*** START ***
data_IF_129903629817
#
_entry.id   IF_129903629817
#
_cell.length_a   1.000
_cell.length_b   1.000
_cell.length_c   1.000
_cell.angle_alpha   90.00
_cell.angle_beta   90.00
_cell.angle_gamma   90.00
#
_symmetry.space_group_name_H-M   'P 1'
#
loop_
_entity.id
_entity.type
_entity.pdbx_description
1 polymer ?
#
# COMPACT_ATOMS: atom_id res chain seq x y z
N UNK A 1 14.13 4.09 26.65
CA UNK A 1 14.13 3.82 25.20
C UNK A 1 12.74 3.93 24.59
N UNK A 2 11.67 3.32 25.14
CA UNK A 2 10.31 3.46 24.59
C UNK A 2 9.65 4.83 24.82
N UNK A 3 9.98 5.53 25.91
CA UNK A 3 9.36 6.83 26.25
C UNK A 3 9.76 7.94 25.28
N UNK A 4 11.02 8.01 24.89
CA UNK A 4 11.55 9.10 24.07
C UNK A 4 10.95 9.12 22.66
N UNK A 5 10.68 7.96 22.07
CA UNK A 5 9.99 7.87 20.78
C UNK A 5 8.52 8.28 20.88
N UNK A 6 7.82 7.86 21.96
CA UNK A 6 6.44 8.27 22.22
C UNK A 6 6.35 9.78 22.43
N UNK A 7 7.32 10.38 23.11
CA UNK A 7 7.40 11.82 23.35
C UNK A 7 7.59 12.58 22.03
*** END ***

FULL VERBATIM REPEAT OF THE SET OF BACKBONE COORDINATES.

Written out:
data_IF_129903629817
#
_entry.id   IF_129903629817
#
_cell.length_a   1.000
_cell.length_b   1.000
_cell.length_c   1.000
_cell.angle_alpha   90.00
_cell.angle_beta   90.00
_cell.angle_gamma   90.00
#
_symmetry.space_group_name_H-M   'P 1'
#
loop_
_entity.id
_entity.type
_entity.pdbx_description
1 polymer ?
#
# COMPACT_ATOMS: atom_id res chain seq x y z
N UNK A 1 14.13 4.09 26.65
CA UNK A 1 14.13 3.82 25.20
C UNK A 1 12.74 3.93 24.59
N UNK A 2 11.67 3.32 25.14
CA UNK A 2 10.31 3.46 24.59
C UNK A 2 9.65 4.83 24.82
N UNK A 3 9.98 5.53 25.91
CA UNK A 3 9.36 6.83 26.25
C UNK A 3 9.76 7.94 25.28
N UNK A 4 11.02 8.01 24.89
CA UNK A 4 11.55 9.10 24.07
C UNK A 4 10.95 9.12 22.66
N UNK A 5 10.68 7.96 22.07
CA UNK A 5 9.99 7.87 20.78
C UNK A 5 8.52 8.28 20.88
N UNK A 6 7.82 7.86 21.96
CA UNK A 6 6.44 8.27 22.22
C UNK A 6 6.35 9.78 22.43
N UNK A 7 7.32 10.38 23.11
CA UNK A 7 7.40 11.82 23.35
C UNK A 7 7.59 12.58 22.03